September 5, 2007

Save Me!

Before Ted was born, a fortune-teller told his mother, he'd be the luckiest of men.

Ted must have heard her because, ever since then, he displayed an absolute faith in humanity. When the doctor failed to determine Ted's relative position to his mother's pelvis by palpation, he ordered an x-ray (it was the 90s) which showed him sprawled like a parachuter, face down, head firmly lodged against his mother's liver, back arched impossibly and feel pushing at his mother's lower left ribs.

He probably expected his mother to give birth to him in this position and even love him after the ordeal.

Other babies are pretty good at making a fuss when they're sick, but not Ted. He had total confidence in his mother's ability to tell hunger from pneumonia and indeed, she got pretty good at it after years of running after her child with a thermometer, catching him in her arms when he jumped out of a tree, hiding his bike after he'd crashed twice and, in general, rescuing him so effectively that Ted reached adulthood without breaking a single bone or ending up in the hospital even once.

He was born lucky, he knew, but that didn't save him from depression.

It was three in the morning. The barbiturates hadn't been easy to get, but he knew someone who knew someone. Even in that he was lucky.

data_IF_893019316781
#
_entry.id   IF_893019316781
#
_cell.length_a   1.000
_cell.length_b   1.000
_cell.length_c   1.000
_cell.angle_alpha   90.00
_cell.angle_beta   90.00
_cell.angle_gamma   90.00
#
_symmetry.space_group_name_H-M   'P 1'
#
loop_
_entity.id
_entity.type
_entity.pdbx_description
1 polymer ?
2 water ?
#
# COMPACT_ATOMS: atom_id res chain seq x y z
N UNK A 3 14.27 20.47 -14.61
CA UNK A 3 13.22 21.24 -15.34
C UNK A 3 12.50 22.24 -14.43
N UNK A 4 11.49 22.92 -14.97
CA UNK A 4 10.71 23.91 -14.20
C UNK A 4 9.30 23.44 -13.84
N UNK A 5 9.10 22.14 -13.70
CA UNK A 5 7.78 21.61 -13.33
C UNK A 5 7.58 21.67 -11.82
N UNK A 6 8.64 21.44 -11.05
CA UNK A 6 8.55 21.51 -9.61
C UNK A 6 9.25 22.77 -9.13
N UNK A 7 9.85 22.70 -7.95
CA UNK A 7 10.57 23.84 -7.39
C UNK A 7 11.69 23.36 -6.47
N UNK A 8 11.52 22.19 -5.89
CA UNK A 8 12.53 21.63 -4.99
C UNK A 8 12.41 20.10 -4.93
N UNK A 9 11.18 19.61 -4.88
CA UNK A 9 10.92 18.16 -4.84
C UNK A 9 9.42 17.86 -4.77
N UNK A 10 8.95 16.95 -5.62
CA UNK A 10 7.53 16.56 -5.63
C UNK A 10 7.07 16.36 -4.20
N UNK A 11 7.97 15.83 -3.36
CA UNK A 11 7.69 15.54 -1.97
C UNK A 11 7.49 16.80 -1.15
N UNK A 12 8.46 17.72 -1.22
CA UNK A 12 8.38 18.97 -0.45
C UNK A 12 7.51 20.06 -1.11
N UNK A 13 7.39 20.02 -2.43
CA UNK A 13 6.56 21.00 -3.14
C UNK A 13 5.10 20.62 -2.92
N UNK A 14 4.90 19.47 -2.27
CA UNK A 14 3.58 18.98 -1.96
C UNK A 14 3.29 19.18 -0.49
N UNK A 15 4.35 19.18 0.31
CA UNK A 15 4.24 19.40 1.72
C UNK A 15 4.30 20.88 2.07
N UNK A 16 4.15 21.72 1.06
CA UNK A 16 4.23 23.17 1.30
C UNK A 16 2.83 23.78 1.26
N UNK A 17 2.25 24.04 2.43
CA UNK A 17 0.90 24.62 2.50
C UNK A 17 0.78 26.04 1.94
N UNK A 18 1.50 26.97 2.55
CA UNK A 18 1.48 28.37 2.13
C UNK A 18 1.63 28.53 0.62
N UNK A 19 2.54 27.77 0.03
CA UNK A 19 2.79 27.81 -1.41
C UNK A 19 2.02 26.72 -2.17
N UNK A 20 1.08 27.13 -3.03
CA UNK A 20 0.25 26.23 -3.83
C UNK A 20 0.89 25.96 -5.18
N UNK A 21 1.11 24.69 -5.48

Ted downed the pills with a shot of whiskey and cradled the bottle in his arm, hoping he wouldn't pass out until he had enjoyed a few more swigs. The phone rang and the answering machine went off.

"Ted, darling, what a stupid thing to do," came his mother's harried voice. "I'm sending the ambulance over, I've told them about the key you keep under the mat, so why don't you do everyone a favor and go to the bathroom to puke? It'll save them a lot of trouble."

"Why do I feel so bad? I'm supposed to be so lucky."

"I think it's obvious you are lucky. Anyone else would have been dead by now. You are a lucky man, Ted, and I seem to be your good luck charm."

September 4, 2007

Why I Won't Go Back to the Sea

I was hauling traps out of Boothbay Harbor when we met. Love at first sight! I thought I was the luckiest guy in the world -- me and one of the ocean's beautiful daughters. Her eyes were black and bright as a seal's. Her hair was long, but as tangled as kelp, and sometimes, when we rocked in my little boat and watched the evening, she would let me help comb it.

The ocean has many daughters, each of them beautiful, each of them different, as different as one wave is from the next. And, as with waves, the difference isn't one that reveals itself quickly to human eyes. So it was that I smiled at one of my beloved's sisters, and another seashell-whispered sweet nothings in my ear. The sea soon turned to jealous tempest all the way from Kennebunk to Presque Isle.

When their father had had enough of this, he sent the ninth sister -- a head taller than the others, brawny, magical, and cursed. She hoisted me on her shoulders and hauled me leagues and leagues inland. ("Abilene 278 mi." reads the sign against which she left my boat leaning.)

But I'm far from alone here. Upon my arrival, the rest of the townsfolk came out of the houses they've built from their own beached craft. They stoked up an enormous fire and helped me to cook the catch I had in my hold. As I sat down with them to the largest lobster bake the county had ever seen, I saw my own heartbreak reflected in the faces of my new neighbors, mellowed by years for some, still achingly fresh for others. I knew right then that I'd found a home among the lovelorn bachelors of Surf and Turf, Texas.